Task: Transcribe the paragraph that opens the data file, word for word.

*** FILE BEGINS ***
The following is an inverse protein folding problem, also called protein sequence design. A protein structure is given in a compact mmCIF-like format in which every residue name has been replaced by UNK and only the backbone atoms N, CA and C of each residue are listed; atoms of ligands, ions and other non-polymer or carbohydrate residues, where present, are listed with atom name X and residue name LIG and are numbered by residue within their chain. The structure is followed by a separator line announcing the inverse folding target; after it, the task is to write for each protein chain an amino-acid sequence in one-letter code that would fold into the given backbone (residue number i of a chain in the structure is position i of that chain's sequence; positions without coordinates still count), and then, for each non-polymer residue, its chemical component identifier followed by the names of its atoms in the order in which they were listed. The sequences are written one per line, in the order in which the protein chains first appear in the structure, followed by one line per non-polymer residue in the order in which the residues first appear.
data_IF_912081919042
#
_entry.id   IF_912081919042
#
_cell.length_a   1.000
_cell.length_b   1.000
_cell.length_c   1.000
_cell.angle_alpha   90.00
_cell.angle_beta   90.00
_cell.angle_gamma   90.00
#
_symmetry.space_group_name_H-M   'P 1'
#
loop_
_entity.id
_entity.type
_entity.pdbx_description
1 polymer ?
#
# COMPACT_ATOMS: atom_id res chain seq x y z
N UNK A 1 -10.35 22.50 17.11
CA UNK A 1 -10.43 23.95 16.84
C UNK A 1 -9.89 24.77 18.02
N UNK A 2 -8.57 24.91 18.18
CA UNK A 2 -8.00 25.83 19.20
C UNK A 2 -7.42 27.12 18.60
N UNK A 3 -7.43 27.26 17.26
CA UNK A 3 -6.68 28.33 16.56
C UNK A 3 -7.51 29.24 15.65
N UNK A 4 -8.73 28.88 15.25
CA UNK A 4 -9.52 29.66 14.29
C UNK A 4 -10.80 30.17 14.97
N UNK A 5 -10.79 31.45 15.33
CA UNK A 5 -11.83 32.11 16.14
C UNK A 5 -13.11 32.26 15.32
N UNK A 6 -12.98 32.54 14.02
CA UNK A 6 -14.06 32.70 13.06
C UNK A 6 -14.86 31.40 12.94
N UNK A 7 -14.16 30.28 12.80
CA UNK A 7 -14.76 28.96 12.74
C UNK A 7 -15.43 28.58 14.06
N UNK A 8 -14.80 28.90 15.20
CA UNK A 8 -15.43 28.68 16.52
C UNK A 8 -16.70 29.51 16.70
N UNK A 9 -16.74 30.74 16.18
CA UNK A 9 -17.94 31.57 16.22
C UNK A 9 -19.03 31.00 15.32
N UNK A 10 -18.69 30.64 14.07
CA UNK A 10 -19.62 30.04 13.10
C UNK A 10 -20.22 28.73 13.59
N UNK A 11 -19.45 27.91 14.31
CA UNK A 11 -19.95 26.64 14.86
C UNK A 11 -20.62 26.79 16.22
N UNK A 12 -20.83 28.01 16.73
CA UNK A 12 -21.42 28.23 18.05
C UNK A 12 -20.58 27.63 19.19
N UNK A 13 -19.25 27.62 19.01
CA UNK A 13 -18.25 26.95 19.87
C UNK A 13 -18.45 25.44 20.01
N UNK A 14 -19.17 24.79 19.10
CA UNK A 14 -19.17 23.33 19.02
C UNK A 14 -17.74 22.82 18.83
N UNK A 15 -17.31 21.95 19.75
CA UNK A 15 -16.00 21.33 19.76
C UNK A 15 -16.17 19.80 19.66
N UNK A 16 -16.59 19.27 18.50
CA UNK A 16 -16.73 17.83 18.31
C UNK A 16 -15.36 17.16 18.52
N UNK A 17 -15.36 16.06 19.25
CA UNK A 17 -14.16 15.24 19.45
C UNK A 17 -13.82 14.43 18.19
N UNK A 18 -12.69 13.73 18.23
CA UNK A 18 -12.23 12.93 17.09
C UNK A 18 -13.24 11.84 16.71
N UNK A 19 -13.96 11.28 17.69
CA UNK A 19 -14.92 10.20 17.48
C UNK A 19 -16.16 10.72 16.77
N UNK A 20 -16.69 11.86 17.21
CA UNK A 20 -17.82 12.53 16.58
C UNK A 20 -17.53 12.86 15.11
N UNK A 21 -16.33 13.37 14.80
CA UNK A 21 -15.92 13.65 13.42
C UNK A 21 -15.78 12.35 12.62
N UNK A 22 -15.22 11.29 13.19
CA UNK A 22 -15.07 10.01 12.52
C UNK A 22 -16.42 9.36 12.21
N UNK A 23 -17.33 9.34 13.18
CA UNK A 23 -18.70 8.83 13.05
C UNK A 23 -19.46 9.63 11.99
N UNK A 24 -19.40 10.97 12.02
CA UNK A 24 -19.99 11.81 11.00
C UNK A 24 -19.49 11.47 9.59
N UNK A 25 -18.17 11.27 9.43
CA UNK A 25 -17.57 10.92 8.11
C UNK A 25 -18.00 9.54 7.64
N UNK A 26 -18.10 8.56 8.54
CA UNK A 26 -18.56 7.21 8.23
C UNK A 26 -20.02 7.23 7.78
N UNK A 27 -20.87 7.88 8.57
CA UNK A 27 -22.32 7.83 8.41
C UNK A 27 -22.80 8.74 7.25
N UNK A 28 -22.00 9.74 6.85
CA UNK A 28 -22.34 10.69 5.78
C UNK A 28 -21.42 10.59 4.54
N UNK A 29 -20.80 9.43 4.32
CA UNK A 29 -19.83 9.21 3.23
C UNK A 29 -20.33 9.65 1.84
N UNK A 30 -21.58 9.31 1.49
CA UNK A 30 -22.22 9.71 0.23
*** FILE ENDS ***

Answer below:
The following is an inverse protein folding problem, also called protein sequence design. A protein structure is given in a compact mmCIF-like format in which every residue name has been replaced by UNK and only the backbone atoms N, CA and C of each residue are listed; atoms of ligands, ions and other non-polymer or carbohydrate residues, where present, are listed with atom name X and residue name LIG and are numbered by residue within their chain. The structure is followed by a separator line announcing the inverse folding target; after it, the task is to write for each protein chain an amino-acid sequence in one-letter code that would fold into the given backbone (residue number i of a chain in the structure is position i of that chain's sequence; positions without coordinates still count), and then, for each non-polymer residue, its chemical component identifier followed by the names of its atoms in the order in which they were listed. The sequences are written one per line, in the order in which the protein chains first appear in the structure, followed by one line per non-polymer residue in the order in which the residues first appear.